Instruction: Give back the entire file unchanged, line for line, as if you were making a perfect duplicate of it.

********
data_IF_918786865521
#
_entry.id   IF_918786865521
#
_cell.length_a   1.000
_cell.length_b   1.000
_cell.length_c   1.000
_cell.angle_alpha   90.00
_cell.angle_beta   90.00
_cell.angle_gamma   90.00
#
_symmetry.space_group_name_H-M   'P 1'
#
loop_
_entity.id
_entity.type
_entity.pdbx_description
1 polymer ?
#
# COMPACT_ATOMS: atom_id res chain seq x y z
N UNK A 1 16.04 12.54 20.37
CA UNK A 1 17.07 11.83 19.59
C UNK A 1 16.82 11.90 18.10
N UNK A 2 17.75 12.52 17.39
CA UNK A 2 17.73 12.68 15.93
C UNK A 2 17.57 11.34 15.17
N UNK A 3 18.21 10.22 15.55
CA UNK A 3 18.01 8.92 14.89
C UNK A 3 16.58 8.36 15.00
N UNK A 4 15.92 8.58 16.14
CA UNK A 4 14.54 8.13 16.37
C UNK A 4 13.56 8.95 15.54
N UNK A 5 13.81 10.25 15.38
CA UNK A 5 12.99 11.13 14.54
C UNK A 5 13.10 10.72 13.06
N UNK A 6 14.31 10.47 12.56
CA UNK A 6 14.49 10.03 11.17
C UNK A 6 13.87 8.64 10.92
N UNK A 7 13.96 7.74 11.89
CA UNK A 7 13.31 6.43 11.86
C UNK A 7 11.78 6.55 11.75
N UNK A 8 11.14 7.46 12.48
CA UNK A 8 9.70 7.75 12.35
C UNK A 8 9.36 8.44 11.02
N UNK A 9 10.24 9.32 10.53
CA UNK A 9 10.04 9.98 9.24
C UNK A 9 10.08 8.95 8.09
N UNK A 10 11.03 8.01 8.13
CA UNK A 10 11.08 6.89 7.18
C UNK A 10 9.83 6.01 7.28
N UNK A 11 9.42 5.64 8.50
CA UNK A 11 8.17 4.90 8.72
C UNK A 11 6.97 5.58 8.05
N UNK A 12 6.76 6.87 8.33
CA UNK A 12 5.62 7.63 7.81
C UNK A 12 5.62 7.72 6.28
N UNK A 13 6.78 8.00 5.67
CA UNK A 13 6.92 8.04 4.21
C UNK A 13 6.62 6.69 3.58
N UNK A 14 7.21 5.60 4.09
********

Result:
data_IF_918786865521
#
_entry.id   IF_918786865521
#
_cell.length_a   1.000
_cell.length_b   1.000
_cell.length_c   1.000
_cell.angle_alpha   90.00
_cell.angle_beta   90.00
_cell.angle_gamma   90.00
#
_symmetry.space_group_name_H-M   'P 1'
#
loop_
_entity.id
_entity.type
_entity.pdbx_description
1 polymer ?
#
# COMPACT_ATOMS: atom_id res chain seq x y z
N UNK A 1 16.04 12.54 20.37
CA UNK A 1 17.07 11.83 19.59
C UNK A 1 16.82 11.90 18.10
N UNK A 2 17.75 12.52 17.39
CA UNK A 2 17.73 12.68 15.93
C UNK A 2 17.57 11.34 15.17
N UNK A 3 18.21 10.22 15.55
CA UNK A 3 18.01 8.92 14.89
C UNK A 3 16.58 8.36 15.00
N UNK A 4 15.92 8.58 16.14
CA UNK A 4 14.54 8.13 16.37
C UNK A 4 13.56 8.95 15.54
N UNK A 5 13.81 10.25 15.38
CA UNK A 5 12.99 11.13 14.54
C UNK A 5 13.10 10.72 13.06
N UNK A 6 14.31 10.47 12.56
CA UNK A 6 14.49 10.03 11.17
C UNK A 6 13.87 8.64 10.92
N UNK A 7 13.96 7.74 11.89
CA UNK A 7 13.31 6.43 11.86
C UNK A 7 11.78 6.55 11.75
N UNK A 8 11.14 7.46 12.48
CA UNK A 8 9.70 7.75 12.35
C UNK A 8 9.36 8.44 11.02
N UNK A 9 10.24 9.32 10.53
CA UNK A 9 10.04 9.98 9.24
C UNK A 9 10.08 8.95 8.09
N UNK A 10 11.03 8.01 8.13
CA UNK A 10 11.08 6.89 7.18
C UNK A 10 9.83 6.01 7.28
N UNK A 11 9.42 5.64 8.50
CA UNK A 11 8.17 4.90 8.72
C UNK A 11 6.97 5.58 8.05
N UNK A 12 6.76 6.87 8.33
CA UNK A 12 5.62 7.63 7.81
C UNK A 12 5.62 7.72 6.28
N UNK A 13 6.78 8.00 5.67
CA UNK A 13 6.92 8.04 4.21
C UNK A 13 6.62 6.69 3.58
N UNK A 14 7.21 5.60 4.09